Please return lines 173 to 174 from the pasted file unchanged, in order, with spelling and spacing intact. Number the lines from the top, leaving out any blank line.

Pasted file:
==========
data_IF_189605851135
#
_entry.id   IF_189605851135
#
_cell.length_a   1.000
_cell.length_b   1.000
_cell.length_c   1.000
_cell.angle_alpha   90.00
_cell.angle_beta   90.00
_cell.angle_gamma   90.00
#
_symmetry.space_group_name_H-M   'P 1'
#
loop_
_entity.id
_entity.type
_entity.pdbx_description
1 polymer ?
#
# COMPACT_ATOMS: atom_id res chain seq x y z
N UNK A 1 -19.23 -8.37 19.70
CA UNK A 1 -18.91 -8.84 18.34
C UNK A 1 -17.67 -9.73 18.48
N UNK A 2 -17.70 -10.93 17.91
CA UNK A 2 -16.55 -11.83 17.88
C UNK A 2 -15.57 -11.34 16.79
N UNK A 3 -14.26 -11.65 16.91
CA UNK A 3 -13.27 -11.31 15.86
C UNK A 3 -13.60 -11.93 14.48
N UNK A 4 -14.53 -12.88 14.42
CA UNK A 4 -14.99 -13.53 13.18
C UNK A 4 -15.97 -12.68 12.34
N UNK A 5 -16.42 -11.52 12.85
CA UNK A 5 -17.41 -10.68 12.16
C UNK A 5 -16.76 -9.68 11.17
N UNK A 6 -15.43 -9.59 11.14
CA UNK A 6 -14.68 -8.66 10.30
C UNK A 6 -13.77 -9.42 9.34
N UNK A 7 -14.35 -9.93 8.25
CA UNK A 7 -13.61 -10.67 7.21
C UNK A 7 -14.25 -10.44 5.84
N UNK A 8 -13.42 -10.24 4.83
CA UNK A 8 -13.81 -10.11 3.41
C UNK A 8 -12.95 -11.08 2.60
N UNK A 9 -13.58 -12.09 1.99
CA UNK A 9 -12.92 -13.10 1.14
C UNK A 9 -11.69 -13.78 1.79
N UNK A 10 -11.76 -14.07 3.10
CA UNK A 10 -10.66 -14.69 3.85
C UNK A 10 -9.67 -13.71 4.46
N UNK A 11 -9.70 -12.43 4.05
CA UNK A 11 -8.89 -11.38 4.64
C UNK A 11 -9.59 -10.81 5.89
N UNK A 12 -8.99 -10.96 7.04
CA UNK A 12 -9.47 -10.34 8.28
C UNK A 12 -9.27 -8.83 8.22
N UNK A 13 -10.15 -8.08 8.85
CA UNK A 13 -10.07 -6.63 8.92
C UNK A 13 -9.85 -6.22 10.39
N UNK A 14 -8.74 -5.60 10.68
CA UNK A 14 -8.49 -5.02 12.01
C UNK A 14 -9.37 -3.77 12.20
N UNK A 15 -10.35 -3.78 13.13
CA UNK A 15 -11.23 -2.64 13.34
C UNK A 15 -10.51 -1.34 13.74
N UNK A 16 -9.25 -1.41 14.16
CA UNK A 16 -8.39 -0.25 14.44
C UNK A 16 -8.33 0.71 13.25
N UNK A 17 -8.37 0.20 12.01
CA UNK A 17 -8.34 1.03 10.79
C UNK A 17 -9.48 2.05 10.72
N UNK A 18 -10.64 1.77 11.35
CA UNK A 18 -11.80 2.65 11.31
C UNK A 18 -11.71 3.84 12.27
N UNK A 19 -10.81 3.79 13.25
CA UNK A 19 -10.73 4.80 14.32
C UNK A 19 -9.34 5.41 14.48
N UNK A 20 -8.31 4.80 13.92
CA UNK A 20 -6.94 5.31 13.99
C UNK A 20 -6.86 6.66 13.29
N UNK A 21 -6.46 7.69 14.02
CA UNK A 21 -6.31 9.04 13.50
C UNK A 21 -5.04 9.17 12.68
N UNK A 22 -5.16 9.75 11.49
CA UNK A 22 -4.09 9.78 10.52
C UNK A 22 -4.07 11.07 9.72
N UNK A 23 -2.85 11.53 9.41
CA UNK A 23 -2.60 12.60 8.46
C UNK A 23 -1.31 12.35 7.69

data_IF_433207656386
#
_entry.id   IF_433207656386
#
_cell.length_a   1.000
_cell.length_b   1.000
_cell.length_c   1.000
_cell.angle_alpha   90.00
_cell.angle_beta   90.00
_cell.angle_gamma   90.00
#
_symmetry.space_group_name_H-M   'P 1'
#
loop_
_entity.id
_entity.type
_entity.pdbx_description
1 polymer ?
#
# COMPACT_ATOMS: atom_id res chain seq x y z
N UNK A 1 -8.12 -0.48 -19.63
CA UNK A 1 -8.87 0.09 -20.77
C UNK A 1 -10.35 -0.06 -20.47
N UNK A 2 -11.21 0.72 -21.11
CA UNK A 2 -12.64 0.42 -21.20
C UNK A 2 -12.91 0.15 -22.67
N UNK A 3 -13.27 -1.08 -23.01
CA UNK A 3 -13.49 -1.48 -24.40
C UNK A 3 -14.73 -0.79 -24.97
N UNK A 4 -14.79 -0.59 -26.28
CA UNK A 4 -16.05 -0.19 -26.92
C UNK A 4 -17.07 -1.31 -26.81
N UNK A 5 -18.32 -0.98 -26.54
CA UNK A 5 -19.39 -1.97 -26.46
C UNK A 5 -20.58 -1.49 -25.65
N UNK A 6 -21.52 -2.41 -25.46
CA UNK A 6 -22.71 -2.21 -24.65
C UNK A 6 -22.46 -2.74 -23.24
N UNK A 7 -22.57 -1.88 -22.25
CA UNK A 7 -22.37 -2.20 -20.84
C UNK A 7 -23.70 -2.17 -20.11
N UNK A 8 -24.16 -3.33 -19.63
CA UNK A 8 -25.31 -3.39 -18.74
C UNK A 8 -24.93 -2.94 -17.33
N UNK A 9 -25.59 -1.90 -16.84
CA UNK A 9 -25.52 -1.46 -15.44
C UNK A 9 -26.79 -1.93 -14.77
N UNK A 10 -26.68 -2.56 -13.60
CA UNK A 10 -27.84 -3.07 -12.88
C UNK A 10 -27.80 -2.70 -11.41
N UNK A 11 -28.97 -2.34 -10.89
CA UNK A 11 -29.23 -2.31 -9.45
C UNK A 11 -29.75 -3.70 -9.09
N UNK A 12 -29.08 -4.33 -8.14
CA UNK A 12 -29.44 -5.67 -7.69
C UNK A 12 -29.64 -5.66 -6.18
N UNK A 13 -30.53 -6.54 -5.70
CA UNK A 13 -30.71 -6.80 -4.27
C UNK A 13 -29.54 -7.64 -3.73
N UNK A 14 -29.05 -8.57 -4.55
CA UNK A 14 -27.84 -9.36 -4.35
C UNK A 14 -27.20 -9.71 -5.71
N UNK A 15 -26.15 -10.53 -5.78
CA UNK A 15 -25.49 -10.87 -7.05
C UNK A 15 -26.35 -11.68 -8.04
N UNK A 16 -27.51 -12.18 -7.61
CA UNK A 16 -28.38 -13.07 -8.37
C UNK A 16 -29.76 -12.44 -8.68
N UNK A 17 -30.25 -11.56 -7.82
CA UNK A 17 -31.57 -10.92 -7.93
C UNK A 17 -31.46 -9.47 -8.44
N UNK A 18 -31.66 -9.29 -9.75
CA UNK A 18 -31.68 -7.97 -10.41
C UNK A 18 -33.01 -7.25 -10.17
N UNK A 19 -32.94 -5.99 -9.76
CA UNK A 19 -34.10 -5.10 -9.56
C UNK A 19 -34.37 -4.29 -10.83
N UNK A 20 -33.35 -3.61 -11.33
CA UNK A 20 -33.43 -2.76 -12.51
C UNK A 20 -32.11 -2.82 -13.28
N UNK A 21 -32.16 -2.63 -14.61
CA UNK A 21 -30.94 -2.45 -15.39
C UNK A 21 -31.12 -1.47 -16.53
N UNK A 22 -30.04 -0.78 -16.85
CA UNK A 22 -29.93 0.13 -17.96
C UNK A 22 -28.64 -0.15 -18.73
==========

N UNK A 22 -30.04 -0.78 -16.85
CA UNK A 22 -29.93 0.13 -17.96